Welp. The idiotic #TexasFoldEm lawsuit against the ACA...or more specifically, the Trump Administration's decision to lay down and even join the lawsuit against it--appears to be doing even more damage to the U.S. Justice Department than I had thought:
A highly respected career lawyer at the Justice Department has decided to resign just days after the Trump administration backed a controversial lawsuit that would wreck part of the Affordable Care Act.
About 90% of my focus here at ACASignups.net is on the two biggest sections of the ACA: The Individual Market (3-legged stool, exchanges, subsidies, etc.) and Medicaid expansion. I tend not to write much about Medicare, "traditional" Medicaid or the Employer-Sponsored Insurance (ESI) market, which mainly consists of the Large Group Market (companies with 50 employees or more) and the Small Group Market (companies with fewer than 50 employees). As it happens, the ESI market covers nearly half the U.S. population (roughly 155 million Americans, give or take).
Under the ACA, individual market policies have to include the following "Blue Leg" provisions to be considered ACA-compliant:
By far, the most popular provisions of the Affordable Care Act is that it mandates Guaranteed Issue (GI) and Community Rating (CR) rules to all major medical healthcare insurance policies in most of the United States (all 50 states, plus DC...most ACA provsions don't apply in Puerto Rico, Guam and other U.S. Territories). These provisions state, quite simply, that insurance carriers can no longer discriminate against enrollees based on their physical or mental health status or history, their gender and so on, and can therefore no longer use medical underwriting to either cherry-pick who their enrollees are or how much they're charged in premiums for a given policy.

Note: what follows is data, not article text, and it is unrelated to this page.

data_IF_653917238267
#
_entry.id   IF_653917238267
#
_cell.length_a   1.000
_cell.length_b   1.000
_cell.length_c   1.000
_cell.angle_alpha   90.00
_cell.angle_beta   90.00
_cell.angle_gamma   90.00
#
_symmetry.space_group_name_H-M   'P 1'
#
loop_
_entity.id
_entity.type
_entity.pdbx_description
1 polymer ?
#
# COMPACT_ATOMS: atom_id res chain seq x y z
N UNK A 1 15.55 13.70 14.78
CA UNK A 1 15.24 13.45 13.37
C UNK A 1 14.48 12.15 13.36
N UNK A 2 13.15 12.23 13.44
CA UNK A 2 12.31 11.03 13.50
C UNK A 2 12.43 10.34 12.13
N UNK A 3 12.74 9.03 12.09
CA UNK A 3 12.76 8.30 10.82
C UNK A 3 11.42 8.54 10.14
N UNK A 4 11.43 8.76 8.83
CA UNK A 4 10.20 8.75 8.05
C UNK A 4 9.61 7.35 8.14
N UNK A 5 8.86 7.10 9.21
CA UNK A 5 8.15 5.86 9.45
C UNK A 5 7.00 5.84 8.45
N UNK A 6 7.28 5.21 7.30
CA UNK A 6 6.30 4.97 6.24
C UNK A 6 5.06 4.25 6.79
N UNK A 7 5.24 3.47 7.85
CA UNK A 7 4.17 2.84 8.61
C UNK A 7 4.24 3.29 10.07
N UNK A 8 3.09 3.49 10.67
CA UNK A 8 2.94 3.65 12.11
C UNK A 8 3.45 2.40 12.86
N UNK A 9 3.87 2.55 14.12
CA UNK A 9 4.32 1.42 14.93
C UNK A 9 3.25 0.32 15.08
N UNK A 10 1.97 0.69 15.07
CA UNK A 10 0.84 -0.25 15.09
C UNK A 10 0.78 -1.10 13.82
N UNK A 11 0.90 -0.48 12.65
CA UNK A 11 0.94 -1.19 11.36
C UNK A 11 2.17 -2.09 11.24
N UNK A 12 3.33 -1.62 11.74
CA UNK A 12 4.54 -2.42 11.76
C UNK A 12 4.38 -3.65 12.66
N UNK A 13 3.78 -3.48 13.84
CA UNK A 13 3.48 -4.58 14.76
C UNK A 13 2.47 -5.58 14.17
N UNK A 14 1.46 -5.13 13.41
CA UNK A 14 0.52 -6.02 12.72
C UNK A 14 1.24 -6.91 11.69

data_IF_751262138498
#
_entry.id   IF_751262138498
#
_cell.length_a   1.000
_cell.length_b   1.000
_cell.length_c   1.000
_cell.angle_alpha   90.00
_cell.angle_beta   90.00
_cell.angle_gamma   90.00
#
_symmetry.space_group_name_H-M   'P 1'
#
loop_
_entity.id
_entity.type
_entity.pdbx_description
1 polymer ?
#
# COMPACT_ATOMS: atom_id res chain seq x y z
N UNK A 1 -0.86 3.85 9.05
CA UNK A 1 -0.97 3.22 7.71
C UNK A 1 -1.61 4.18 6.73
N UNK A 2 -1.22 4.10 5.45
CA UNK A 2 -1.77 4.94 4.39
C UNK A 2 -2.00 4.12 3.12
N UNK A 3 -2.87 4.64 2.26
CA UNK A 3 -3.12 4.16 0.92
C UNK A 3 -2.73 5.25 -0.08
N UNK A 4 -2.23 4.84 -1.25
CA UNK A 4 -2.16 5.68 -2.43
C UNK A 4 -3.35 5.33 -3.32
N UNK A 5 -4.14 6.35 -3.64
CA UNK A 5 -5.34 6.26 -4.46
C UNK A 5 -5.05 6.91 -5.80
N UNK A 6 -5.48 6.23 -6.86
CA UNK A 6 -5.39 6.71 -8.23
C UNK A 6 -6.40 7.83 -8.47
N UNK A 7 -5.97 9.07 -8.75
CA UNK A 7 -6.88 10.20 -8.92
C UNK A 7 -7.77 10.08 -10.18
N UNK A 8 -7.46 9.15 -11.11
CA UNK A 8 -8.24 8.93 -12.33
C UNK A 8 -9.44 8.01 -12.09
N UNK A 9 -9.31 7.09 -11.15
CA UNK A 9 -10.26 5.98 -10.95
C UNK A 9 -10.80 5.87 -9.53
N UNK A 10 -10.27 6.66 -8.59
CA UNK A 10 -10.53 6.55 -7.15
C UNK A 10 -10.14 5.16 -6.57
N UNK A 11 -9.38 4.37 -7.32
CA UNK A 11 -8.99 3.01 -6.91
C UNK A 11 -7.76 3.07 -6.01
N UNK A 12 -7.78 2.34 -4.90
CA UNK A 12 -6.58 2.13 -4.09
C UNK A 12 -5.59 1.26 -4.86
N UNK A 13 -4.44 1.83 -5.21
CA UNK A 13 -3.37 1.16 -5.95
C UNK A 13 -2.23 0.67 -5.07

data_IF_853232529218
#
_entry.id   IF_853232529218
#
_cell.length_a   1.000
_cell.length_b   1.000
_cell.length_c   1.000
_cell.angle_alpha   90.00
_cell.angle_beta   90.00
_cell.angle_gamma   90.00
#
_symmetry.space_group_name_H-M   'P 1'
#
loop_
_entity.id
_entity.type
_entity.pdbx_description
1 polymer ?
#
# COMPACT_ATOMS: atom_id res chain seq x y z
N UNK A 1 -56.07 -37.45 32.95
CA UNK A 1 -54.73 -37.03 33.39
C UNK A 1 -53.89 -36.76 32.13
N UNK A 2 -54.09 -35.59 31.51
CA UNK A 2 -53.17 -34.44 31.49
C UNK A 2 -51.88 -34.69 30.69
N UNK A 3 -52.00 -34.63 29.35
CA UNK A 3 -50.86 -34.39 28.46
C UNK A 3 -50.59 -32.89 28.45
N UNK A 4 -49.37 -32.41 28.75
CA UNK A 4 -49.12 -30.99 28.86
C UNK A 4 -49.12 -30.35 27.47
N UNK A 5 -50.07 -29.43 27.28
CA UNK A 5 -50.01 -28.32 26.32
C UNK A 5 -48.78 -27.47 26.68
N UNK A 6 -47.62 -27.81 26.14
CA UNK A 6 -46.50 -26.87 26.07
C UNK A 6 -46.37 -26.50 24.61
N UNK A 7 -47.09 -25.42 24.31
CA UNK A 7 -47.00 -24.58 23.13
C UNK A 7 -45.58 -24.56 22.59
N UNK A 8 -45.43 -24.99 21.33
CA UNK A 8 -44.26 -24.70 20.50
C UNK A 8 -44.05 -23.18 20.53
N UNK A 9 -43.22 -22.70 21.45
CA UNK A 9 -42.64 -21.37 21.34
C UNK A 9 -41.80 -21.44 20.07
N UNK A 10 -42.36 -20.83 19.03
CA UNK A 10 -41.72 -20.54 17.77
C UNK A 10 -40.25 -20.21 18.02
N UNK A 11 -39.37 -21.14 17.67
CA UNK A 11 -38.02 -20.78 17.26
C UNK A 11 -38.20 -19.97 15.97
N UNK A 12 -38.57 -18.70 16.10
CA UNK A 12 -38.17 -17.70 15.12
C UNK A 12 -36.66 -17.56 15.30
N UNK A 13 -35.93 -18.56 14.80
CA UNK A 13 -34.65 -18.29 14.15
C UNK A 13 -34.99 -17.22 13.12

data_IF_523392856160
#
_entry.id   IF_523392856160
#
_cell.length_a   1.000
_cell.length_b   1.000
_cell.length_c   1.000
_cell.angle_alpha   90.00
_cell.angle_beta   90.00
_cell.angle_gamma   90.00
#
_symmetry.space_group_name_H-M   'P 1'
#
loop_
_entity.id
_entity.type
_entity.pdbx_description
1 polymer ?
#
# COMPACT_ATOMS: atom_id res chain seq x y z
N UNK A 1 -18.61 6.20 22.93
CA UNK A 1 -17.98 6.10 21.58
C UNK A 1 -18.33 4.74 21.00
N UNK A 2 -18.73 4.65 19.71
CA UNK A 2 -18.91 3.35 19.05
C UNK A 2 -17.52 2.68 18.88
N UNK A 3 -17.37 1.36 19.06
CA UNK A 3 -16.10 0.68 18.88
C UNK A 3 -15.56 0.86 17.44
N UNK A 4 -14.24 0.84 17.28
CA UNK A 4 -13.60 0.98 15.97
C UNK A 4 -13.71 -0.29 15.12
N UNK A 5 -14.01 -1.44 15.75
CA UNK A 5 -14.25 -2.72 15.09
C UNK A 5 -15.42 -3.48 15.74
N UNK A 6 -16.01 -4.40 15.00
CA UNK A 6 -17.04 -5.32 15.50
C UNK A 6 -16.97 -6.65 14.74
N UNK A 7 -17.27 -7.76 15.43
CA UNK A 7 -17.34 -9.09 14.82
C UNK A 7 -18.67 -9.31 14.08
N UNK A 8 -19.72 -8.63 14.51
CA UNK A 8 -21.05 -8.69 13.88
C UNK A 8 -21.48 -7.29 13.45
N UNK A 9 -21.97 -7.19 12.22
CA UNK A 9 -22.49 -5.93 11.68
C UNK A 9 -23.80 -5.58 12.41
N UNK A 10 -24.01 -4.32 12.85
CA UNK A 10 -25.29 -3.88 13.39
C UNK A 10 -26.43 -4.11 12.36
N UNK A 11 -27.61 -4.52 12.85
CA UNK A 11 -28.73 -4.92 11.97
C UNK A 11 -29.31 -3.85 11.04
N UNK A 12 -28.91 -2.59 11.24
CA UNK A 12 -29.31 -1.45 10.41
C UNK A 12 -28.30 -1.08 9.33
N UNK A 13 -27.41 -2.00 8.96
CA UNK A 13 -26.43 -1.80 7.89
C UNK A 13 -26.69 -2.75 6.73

It's time once again to talk about stools. Not step stools, but the Three-Legged Stool.
I posted this video explainer about the Affordable Care Act's "Three-Legged Stool" works last winter. The first 9 minutes or so covers why it exists, how it's supposed to work, how well it's actually working, the most obvious problems with it and the basics of how to fix them. The second half goes into the details of the half-dozen different awful repeal/replace bills that Congressional Republicans tried to push through throughout 2017.
Below is a condensed transcript version of the first half of the slideshow.
First of all, who is in the Individual Market? Well, what you're looking at right now is something a friend of mine dubbed The Psychedelic Donut. It's actually a depiction of the healthcare coverage, by type, of the entire U.S. Population...all 320 million or so of us.
One of the big stories over the past few months has been the Trump Administration's attempts to strip away regulations on non-ACA compliant "Short-Term, Limited Duration" plans (by making them neither short-term nor of limited duration) and "Association Health Plans" (by recategorizing them from state-regulated, Small Group plans to mostly unregulated Large Group plans).